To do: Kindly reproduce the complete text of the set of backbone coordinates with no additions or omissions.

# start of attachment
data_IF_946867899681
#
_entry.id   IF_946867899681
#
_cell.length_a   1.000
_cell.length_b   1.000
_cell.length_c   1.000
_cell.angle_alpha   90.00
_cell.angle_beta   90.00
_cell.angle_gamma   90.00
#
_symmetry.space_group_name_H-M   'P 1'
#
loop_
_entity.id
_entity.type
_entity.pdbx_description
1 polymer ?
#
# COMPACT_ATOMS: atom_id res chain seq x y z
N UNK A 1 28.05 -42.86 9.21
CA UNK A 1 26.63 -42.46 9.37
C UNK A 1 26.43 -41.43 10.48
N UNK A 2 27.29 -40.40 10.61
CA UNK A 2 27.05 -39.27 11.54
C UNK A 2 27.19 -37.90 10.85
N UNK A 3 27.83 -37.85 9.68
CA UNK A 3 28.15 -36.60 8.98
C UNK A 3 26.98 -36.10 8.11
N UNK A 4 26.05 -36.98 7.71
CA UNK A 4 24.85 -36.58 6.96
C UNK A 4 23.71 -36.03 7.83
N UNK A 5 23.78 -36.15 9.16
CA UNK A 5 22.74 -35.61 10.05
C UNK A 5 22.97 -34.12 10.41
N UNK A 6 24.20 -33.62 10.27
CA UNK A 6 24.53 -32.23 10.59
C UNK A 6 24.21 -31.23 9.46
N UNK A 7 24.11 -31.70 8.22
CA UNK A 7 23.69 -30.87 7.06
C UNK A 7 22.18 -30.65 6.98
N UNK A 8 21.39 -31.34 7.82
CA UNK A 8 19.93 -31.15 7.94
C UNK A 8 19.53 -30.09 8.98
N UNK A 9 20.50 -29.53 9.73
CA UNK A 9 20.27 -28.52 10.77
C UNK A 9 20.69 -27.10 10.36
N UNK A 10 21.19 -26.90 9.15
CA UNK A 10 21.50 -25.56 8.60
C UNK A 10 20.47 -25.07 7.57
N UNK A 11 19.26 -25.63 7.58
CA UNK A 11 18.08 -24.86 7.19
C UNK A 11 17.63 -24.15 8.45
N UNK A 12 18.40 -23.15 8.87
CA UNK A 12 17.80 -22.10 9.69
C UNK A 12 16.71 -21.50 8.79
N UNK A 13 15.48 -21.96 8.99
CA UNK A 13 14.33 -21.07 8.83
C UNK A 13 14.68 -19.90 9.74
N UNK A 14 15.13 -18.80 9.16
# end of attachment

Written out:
data_IF_946867899681
#
_entry.id   IF_946867899681
#
_cell.length_a   1.000
_cell.length_b   1.000
_cell.length_c   1.000
_cell.angle_alpha   90.00
_cell.angle_beta   90.00
_cell.angle_gamma   90.00
#
_symmetry.space_group_name_H-M   'P 1'
#
loop_
_entity.id
_entity.type
_entity.pdbx_description
1 polymer ?
#
# COMPACT_ATOMS: atom_id res chain seq x y z
N UNK A 1 28.05 -42.86 9.21
CA UNK A 1 26.63 -42.46 9.37
C UNK A 1 26.43 -41.43 10.48
N UNK A 2 27.29 -40.40 10.61
CA UNK A 2 27.05 -39.27 11.54
C UNK A 2 27.19 -37.90 10.85
N UNK A 3 27.83 -37.85 9.68
CA UNK A 3 28.15 -36.60 8.98
C UNK A 3 26.98 -36.10 8.11
N UNK A 4 26.05 -36.98 7.71
CA UNK A 4 24.85 -36.58 6.96
C UNK A 4 23.71 -36.03 7.83
N UNK A 5 23.78 -36.15 9.16
CA UNK A 5 22.74 -35.61 10.05
C UNK A 5 22.97 -34.12 10.41
N UNK A 6 24.20 -33.62 10.27
CA UNK A 6 24.53 -32.23 10.59
C UNK A 6 24.21 -31.23 9.46
N UNK A 7 24.11 -31.70 8.22
CA UNK A 7 23.69 -30.87 7.06
C UNK A 7 22.18 -30.65 6.98
N UNK A 8 21.39 -31.34 7.82
CA UNK A 8 19.93 -31.15 7.94
C UNK A 8 19.53 -30.09 8.98
N UNK A 9 20.50 -29.53 9.73
CA UNK A 9 20.27 -28.52 10.77
C UNK A 9 20.69 -27.10 10.36
N UNK A 10 21.19 -26.90 9.15
CA UNK A 10 21.50 -25.56 8.60
C UNK A 10 20.47 -25.07 7.57
N UNK A 11 19.26 -25.63 7.58
CA UNK A 11 18.08 -24.86 7.19
C UNK A 11 17.63 -24.15 8.45
N UNK A 12 18.40 -23.15 8.87
CA UNK A 12 17.80 -22.10 9.69
C UNK A 12 16.71 -21.50 8.79
N UNK A 13 15.48 -21.96 8.99
CA UNK A 13 14.33 -21.07 8.83
C UNK A 13 14.68 -19.90 9.74
N UNK A 14 15.13 -18.80 9.16